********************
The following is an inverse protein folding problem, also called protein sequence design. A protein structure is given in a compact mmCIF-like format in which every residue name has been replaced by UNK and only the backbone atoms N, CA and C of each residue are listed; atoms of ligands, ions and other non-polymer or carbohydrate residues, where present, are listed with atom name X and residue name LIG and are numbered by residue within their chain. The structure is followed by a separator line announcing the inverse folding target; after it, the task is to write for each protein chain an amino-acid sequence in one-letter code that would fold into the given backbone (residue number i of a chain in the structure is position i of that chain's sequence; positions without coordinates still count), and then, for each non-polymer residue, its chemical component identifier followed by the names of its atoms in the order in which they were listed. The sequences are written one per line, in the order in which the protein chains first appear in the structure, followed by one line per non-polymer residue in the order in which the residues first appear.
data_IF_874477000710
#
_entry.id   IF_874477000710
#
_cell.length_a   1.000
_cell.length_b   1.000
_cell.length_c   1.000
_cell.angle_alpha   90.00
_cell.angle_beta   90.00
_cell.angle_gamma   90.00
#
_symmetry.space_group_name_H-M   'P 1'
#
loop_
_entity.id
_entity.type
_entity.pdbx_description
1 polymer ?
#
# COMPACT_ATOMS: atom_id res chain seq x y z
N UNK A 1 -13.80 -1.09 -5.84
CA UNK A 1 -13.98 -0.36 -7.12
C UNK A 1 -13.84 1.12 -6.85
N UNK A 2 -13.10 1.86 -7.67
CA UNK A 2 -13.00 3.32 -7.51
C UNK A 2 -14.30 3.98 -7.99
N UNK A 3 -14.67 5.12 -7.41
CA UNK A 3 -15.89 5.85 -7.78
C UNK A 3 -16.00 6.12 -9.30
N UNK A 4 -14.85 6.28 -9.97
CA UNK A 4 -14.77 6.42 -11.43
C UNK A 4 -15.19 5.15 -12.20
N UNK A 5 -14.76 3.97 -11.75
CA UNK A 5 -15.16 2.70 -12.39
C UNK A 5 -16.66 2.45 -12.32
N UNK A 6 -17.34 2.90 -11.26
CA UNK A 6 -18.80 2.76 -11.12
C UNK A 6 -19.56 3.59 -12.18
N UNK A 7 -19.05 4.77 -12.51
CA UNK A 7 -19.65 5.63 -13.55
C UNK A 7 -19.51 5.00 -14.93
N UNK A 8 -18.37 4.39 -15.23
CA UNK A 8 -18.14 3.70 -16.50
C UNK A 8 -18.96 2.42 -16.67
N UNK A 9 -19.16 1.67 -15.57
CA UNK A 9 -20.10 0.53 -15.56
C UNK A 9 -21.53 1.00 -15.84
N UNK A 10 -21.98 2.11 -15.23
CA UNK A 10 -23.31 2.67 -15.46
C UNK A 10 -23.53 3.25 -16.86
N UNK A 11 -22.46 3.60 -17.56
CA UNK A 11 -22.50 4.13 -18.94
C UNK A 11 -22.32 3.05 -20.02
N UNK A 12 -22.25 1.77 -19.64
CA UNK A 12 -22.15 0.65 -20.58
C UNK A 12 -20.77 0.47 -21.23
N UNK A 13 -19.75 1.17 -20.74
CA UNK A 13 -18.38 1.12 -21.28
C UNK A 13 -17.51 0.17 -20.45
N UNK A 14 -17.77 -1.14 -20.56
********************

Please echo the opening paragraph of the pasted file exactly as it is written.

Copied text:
The following is an inverse protein folding problem, also called protein sequence design. A protein structure is given in a compact mmCIF-like format in which every residue name has been replaced by UNK and only the backbone atoms N, CA and C of each residue are listed; atoms of ligands, ions and other non-polymer or carbohydrate residues, where present, are listed with atom name X and residue name LIG and are numbered by residue within their chain. The structure is followed by a separator line announcing the inverse folding target; after it, the task is to write for each protein chain an amino-acid sequence in one-letter code that would fold into the given backbone (residue number i of a chain in the structure is position i of that chain's sequence; positions without coordinates still count), and then, for each non-polymer residue, its chemical component identifier followed by the names of its atoms in the order in which they were listed. The sequences are written one per line, in the order in which the protein chains first appear in the structure, followed by one line per non-polymer residue in the order in which the residues first appear.